Tuesday, 11 May 2010

Natamycin in Argentinean Wines

This problem - if such it is - relates to a chemical which is widely used in the dairy industry in tiny quantities as a mould suppressant on cheese. Under EU rules because natamycin is not permitted in wine it is therefore illegal. (It is not legal in winemaking in Argentina either!) A new German system of analysis first spotted it and ever since Argentinean shipments have been delayed trying to get the only laboratory in Argentina with the capability of such analysis to certify that there is no natamycin in the wine... The most likely source of contamination is, it seems, oak chips where small quantities may have been used by a supplier to ensure the chips remain biologically 'clean'. Meanwhile all Argentinean wines destined for the EU are subject to lengthy shipping delays. Hence please understand that our stock levels do not currently accord well with demand...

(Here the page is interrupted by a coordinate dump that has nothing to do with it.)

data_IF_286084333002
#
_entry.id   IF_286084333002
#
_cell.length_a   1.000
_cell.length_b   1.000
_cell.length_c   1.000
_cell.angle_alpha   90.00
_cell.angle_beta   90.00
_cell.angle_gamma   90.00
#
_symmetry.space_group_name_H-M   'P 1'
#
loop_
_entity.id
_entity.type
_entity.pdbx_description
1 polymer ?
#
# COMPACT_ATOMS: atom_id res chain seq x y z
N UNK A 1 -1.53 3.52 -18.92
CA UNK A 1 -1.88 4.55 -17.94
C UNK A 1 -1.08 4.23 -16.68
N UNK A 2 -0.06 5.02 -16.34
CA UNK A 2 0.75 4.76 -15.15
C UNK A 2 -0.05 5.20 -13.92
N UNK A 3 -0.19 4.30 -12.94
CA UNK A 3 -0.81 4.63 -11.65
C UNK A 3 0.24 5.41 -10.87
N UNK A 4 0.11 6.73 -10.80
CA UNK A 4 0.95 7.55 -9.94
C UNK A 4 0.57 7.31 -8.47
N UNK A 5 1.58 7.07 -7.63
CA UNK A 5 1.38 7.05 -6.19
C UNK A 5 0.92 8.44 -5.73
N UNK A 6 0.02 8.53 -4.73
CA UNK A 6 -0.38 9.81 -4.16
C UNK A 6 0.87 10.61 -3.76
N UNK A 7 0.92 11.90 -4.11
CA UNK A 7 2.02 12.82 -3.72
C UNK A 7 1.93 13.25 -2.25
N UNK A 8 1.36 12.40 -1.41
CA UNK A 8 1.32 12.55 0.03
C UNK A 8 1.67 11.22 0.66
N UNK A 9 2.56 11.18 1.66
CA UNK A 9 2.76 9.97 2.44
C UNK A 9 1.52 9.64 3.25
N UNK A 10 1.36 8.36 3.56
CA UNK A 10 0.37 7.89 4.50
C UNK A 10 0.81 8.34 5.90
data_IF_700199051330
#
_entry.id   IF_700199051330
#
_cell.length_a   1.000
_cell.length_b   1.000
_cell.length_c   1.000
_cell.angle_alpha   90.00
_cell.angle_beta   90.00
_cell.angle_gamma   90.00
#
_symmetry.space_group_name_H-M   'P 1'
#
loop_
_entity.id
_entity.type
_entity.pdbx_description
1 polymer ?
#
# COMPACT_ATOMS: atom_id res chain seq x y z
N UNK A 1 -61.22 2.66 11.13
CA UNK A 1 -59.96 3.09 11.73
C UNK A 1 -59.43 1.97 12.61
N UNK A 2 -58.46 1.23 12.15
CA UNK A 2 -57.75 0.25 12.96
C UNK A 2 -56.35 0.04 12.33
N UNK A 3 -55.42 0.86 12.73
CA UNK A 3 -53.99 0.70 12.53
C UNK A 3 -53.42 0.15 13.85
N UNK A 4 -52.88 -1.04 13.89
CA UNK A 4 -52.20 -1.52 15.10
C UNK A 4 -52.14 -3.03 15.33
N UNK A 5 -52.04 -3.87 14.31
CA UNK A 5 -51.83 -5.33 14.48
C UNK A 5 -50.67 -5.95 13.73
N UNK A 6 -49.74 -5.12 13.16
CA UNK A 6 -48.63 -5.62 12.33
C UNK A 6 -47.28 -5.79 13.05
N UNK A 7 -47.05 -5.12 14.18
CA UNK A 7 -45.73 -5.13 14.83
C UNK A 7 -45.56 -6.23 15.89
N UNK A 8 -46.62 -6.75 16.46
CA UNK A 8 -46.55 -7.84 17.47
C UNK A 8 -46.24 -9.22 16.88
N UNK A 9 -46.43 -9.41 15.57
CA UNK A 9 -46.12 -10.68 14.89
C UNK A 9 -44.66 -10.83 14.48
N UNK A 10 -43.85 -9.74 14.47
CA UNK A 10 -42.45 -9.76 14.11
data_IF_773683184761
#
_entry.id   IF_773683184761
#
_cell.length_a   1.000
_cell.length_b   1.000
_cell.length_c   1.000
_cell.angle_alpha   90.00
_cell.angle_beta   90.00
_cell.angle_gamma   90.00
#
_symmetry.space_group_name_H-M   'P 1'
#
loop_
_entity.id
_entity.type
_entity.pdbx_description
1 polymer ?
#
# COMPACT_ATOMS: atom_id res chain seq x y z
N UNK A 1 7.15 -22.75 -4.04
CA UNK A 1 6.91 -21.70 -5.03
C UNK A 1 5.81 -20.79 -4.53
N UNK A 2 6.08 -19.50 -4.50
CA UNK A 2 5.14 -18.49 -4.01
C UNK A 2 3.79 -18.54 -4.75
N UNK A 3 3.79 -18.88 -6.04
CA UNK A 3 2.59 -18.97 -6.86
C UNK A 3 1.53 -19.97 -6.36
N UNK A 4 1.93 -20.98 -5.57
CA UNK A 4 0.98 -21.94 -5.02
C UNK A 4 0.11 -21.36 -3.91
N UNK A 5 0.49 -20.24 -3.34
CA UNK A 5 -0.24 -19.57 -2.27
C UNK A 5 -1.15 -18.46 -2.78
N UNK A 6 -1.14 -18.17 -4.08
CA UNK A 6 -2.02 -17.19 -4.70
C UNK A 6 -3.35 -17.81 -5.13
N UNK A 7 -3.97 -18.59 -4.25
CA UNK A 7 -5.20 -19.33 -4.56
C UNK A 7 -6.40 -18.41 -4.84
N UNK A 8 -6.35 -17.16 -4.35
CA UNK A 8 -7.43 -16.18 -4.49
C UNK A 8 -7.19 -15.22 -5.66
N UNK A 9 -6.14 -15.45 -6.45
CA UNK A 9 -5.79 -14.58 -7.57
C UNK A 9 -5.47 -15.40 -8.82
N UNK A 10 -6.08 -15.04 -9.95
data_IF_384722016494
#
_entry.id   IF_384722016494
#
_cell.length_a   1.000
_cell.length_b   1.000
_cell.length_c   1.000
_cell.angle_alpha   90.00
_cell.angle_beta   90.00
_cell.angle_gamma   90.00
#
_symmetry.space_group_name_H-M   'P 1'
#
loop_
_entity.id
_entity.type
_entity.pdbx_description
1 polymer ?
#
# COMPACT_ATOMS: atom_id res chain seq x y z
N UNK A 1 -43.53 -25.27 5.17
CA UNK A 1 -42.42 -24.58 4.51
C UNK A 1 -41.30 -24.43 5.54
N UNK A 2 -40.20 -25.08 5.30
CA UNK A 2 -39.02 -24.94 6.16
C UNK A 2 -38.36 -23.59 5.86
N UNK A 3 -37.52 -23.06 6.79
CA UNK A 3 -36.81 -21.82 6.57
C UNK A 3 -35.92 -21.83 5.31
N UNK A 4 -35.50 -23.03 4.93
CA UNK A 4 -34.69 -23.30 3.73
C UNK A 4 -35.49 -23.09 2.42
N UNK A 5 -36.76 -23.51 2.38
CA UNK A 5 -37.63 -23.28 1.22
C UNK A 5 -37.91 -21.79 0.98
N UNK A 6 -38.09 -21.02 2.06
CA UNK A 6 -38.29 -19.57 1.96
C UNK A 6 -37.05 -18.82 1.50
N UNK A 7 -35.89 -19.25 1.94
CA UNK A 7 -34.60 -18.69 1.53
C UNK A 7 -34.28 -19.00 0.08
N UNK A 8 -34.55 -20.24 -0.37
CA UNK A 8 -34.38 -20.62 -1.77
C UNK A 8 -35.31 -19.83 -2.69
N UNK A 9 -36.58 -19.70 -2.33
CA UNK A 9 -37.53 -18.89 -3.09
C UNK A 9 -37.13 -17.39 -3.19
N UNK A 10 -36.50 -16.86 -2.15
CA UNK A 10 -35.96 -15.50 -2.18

Top Spot

Champagne Heidseick Monopole has, it is alleged, complained to the tiny Old Dairy brewery in Kent about an infringement of the trade mark 'Red Top' - which seems an entirely appropriate name for a beer from an old dairy, yet also seems to indicate a remarkable lack of confidence by the Champagne company in their own product. Is it really something that would get confused with beer? It is true that the champagne is now part of the Remy Cointreau empire, but even so surely noone is going to confuse Champagne Charlie - or are they?